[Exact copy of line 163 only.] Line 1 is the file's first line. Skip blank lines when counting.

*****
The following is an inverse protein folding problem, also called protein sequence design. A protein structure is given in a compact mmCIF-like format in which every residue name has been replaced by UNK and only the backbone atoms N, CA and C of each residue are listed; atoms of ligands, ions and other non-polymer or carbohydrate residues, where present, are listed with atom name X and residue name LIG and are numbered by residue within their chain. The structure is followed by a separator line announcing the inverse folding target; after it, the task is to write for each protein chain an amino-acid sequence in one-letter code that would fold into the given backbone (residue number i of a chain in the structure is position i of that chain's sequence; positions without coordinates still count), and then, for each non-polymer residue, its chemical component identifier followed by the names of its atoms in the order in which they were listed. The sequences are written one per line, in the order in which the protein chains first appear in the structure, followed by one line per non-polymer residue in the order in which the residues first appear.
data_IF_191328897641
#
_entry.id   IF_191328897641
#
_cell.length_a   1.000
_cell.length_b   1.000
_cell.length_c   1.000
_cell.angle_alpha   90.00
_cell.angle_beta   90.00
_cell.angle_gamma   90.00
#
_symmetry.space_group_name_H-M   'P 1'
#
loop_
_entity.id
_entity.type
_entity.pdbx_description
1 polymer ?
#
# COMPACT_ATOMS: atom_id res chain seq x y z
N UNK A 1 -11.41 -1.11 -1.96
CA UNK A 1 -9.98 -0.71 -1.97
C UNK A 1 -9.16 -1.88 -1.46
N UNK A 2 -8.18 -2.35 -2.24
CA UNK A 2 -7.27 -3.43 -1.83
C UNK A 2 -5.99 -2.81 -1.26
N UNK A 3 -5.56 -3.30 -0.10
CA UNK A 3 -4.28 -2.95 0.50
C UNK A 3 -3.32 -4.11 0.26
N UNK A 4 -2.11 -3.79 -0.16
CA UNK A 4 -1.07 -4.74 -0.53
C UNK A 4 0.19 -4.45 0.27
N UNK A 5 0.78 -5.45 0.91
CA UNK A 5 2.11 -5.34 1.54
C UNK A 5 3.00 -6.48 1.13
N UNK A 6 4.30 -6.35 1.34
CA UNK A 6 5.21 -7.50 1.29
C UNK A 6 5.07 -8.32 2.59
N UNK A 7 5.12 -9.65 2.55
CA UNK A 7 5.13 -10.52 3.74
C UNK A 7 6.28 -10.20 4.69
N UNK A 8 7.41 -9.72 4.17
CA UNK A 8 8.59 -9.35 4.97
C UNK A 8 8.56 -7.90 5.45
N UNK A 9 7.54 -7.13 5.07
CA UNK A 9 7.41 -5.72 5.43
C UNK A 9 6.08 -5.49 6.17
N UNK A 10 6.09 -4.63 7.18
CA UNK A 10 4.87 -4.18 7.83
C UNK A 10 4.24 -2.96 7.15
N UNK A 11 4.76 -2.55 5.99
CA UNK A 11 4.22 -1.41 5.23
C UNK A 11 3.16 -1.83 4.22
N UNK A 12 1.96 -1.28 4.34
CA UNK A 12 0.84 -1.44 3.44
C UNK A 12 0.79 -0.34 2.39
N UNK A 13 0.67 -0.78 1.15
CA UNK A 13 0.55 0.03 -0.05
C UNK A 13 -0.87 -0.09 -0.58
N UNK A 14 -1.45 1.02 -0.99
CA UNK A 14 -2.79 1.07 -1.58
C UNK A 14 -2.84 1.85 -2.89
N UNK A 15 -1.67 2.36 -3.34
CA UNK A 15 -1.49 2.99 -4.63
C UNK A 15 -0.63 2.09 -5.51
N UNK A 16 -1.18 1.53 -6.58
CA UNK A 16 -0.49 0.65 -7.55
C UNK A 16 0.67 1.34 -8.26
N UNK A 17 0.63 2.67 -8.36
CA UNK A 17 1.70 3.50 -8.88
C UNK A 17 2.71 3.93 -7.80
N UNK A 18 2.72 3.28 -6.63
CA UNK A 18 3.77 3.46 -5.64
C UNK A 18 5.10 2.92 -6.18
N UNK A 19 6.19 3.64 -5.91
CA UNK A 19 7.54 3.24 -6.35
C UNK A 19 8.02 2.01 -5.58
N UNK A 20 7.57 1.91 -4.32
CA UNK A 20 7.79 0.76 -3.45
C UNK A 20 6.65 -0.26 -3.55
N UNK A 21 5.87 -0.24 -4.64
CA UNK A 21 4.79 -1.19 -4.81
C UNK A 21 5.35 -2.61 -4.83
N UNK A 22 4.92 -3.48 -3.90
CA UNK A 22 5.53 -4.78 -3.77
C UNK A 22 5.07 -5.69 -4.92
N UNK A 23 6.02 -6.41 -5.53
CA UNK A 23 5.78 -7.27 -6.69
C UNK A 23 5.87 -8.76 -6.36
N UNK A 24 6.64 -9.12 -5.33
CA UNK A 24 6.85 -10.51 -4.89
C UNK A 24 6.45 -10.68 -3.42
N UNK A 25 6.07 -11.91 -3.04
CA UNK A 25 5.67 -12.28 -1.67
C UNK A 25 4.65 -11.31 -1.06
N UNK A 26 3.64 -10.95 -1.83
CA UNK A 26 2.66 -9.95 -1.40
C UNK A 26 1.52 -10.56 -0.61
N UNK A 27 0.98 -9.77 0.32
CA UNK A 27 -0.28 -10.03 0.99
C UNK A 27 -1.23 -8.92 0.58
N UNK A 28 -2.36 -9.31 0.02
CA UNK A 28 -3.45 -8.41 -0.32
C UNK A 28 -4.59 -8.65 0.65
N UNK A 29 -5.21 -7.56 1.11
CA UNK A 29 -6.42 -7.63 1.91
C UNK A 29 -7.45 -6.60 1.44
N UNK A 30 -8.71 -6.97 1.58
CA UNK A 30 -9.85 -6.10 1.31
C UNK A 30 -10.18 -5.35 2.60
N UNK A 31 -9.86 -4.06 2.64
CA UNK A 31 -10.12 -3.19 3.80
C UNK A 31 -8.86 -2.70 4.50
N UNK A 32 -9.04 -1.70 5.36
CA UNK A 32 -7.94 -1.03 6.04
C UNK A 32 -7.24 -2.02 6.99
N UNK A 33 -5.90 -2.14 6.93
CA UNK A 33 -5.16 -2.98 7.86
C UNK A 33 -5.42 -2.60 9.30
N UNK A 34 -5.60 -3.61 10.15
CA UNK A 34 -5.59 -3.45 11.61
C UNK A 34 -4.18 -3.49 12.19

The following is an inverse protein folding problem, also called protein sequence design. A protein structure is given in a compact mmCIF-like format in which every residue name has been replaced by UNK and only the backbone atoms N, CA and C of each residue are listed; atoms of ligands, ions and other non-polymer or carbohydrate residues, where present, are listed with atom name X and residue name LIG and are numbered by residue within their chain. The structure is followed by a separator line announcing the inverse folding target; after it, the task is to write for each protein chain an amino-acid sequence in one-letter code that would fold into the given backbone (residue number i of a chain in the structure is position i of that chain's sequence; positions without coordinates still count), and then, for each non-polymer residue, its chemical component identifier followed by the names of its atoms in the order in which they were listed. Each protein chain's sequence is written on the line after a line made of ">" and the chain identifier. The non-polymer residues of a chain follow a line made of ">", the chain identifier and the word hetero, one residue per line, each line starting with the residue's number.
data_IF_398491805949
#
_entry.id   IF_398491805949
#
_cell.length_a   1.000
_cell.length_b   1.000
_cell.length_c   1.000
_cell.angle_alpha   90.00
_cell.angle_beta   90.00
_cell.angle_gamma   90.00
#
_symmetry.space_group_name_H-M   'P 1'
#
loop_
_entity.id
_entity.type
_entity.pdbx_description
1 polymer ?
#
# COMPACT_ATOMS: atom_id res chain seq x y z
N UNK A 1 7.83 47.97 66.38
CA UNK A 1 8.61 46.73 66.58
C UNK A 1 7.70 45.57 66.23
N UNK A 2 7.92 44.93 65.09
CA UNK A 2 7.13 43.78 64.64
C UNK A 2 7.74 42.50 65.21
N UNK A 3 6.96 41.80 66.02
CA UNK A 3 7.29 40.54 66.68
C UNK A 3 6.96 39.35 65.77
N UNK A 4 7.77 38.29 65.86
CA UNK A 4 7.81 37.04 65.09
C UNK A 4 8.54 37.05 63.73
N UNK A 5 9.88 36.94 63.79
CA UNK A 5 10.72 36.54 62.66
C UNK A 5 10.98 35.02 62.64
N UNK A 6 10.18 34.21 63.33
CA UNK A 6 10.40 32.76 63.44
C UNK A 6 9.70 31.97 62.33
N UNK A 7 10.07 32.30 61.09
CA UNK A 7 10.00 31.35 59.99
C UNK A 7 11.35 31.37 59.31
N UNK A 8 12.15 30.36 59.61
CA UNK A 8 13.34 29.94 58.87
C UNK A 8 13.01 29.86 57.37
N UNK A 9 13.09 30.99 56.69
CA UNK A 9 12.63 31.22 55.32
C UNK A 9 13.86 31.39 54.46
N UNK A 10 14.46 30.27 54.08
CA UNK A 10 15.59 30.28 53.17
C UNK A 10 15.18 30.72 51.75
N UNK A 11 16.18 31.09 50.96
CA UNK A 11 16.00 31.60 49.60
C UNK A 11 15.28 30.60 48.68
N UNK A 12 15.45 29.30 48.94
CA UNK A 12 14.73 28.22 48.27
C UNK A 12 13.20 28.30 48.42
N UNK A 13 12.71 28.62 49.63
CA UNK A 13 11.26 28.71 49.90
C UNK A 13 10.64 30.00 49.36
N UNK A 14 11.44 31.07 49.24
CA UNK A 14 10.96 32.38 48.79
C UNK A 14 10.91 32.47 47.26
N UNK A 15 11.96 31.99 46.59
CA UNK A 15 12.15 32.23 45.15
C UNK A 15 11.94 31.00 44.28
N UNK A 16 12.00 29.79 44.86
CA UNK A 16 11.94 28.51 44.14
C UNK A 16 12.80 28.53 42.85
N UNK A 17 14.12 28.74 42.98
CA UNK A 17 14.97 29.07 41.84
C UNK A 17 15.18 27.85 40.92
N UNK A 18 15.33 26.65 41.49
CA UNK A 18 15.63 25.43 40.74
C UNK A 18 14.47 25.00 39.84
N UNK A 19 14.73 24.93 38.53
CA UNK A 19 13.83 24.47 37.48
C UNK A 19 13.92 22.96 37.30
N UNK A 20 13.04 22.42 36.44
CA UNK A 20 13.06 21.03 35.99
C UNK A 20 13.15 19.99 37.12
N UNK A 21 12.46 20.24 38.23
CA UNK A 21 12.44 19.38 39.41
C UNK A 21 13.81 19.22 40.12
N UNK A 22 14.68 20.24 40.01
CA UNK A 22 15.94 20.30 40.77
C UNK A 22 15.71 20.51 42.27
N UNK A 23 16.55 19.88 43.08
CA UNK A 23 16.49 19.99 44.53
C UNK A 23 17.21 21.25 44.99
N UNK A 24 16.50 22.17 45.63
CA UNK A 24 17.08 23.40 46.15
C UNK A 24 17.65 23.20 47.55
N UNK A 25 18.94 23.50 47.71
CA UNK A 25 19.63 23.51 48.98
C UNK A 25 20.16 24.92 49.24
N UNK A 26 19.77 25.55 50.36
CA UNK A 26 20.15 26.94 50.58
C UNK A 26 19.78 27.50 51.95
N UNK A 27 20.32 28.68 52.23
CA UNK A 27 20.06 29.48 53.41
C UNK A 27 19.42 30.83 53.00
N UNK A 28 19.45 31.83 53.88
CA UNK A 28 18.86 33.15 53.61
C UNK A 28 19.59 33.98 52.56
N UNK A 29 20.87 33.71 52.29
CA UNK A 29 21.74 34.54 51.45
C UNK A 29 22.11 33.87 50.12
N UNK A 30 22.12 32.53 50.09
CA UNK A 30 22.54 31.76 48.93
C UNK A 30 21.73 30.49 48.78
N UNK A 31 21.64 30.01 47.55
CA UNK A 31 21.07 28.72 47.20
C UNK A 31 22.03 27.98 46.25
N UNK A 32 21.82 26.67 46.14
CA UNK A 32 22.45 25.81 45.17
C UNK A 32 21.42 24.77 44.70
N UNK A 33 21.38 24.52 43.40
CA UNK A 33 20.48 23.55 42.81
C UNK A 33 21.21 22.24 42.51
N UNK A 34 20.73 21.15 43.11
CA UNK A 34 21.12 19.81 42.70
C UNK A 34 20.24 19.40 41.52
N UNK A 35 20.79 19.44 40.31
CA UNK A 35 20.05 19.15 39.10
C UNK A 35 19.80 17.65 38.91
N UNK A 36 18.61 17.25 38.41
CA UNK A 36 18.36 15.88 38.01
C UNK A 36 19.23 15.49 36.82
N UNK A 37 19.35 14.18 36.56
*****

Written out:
N UNK A 7 10.07 32.30 61.09